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Manor Lords: Regional Wealth Guide

A basic look through of the market and basic money strategies, including early and mid game choice commodities for your first settlement.

Manor Lords: Regional Wealth Guide

For the purposes of this guide assume you are going trade heavy in your first settlement, as this allows for a very rapid startup.

Regional wealth is a fairly simple topic when you have a grasp of it, but if you do not think of it early on when building your settlement its rather easy to get stuck in a cycle where your serfs are stuck in a cycle being strapped for work, and are simply unable to focus on productive enterprises due to the sheer weight of sustaining their own lives.

There are two key ways of getting regional wealth:

  • Well to do houses (Level 2-3) produce wealth per family stationed there, this means that while early on your passive growth in wealth is rather limited, as time goes by the most well off households (Level 3) will become a fountain of wealth as the families themselves simply bring in is rather glorious. A level 3 house with an expansion plot brings in 8 times as much wealth as a single level 2 house.
  • As early on, the peasants will be poor, the first source of wealth you will have access to is by exports via the trading post, a valuable logistics building which can draw in foreign investment by selling your excesses.

You can also gain some via beating down the bandits, but as this doesn’t apply to all scenarios, I’ll cover this in the last section.

Trade in general

  • Most goods do not need a trade route, you only need one if you can’t set a policy on exporting for that good without one. Trade routes let you import or export at greater volumes then if you did not have a trade route, but early game there is only one good you commonly produce that needs one, or even can use one at your first years worth of production capacity.
  • There are two valuable trade developments, trade logistics, and better deals. Both are incredibly valuable, to the point where your main settlement is one I would consider always well off to have them. However, I caution you against taking these traits too soon, as they provide little value early on when your interests in trade are simple: Export labor efficient goods to develop your burgages, to foster town wealth.
  • One development, foreign supplies, lets you place two wealth vacuums in the market, which buy goods passively as if better deals was active. As you are likely interested in better deals while you only have one settlement, this is a dubious development that might work better as a lord skill rather then a development, if our lord gets a skilltree later in development.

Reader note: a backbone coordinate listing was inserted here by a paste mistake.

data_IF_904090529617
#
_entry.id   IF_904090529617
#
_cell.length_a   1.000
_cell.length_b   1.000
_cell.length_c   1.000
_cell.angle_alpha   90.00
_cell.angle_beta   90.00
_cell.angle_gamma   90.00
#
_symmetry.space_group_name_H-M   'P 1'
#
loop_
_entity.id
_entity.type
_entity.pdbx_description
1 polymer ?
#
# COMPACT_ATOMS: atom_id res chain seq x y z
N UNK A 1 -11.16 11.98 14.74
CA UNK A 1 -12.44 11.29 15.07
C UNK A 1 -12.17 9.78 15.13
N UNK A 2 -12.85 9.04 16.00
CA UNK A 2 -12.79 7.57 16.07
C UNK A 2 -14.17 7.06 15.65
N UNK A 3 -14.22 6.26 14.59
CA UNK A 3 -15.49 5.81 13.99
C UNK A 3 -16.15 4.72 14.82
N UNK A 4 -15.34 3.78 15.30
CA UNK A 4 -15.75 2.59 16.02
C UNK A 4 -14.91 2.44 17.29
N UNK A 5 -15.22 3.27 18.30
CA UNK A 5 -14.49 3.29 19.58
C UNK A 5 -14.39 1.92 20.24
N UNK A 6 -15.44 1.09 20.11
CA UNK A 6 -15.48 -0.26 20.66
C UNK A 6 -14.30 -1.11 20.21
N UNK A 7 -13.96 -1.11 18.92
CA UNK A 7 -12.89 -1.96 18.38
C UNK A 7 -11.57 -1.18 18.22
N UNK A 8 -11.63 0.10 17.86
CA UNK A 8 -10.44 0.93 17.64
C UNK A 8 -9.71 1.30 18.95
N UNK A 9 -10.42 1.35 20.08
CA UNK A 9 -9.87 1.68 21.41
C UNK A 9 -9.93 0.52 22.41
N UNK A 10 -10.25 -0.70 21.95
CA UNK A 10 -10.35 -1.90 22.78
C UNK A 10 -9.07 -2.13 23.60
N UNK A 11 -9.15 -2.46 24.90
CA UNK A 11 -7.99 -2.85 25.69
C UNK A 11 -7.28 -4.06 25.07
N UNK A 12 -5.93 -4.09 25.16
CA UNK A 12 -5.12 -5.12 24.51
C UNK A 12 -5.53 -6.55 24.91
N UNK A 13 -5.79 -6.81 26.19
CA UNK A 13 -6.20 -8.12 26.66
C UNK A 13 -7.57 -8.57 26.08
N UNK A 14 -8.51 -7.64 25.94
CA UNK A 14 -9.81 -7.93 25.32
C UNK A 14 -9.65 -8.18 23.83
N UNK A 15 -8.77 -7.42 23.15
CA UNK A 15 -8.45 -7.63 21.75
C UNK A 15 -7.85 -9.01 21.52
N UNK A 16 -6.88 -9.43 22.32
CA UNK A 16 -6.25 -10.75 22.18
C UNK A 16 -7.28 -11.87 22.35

• Buying goods without better deals is bad, until you have other settlements. When you have many settlements you don’t need better deals to avoid tarrifs if you buy things your other settlements are actively selling.
  • There are rare cases where pre-better deals trade is still valuable, say, if this lets you get a permanent upgrade early for better happiness early. (Such as buying roof tiles for an early level 2 church to make level 3 development sustainable early on… Expensive, but if you don’t have the labor surplus to make them its only like 30 leather sold to finance the church.)
  • Exporting or importing too much can cause supply issues, altering the prices of goods or rendering trade impossible for that goods catagory.
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There is a general strategy I find is most valuable for first town trade

  • Early on export labor efficient goods to produce wealth to develop backyards. Backyards generate 2-4 wealth of goods a month at worst, or cover 12 jobs worth of food at best. Check “Food, just food” for more info on the value of backyards.
  • One backyard I did not mention there is goats, which provides 4 wealth worth of hides (1 hides) a month. In a year, goats will pay off the investment trivially. Early on I disliked them due to the low production rate, but I found that with denser housing they are valuable.
  • Building dense single family housing is expensive, but lets you have more backyard production, and have more efficient artisan families. Multi family housing is cheaper, but costs you in terms of backyard productivity. A wealthy town can get most of its food from its backyards, so minor details of food efficiency are almost unimportant.
  • Two family artisan houses also eat resources like no tomorrow. You will suffer if you have too many of these.
  • The shorthand is: Expensive settlements bring in the bank.
  • As you gain artisan workshops which produce goods of great value (Bows and boots,) get trade logistics as valuable goods often need you to spend money on trade routes, which are cheaper with the development.
  • If you lack rich soil, get better deals by development 3, as this lets you import malt cheaply and hit development level 4 without having to do terrible, not worth it in poor soil barley farming. Developing to development 4 without better deals or rich soil is pure unfiltered suffering.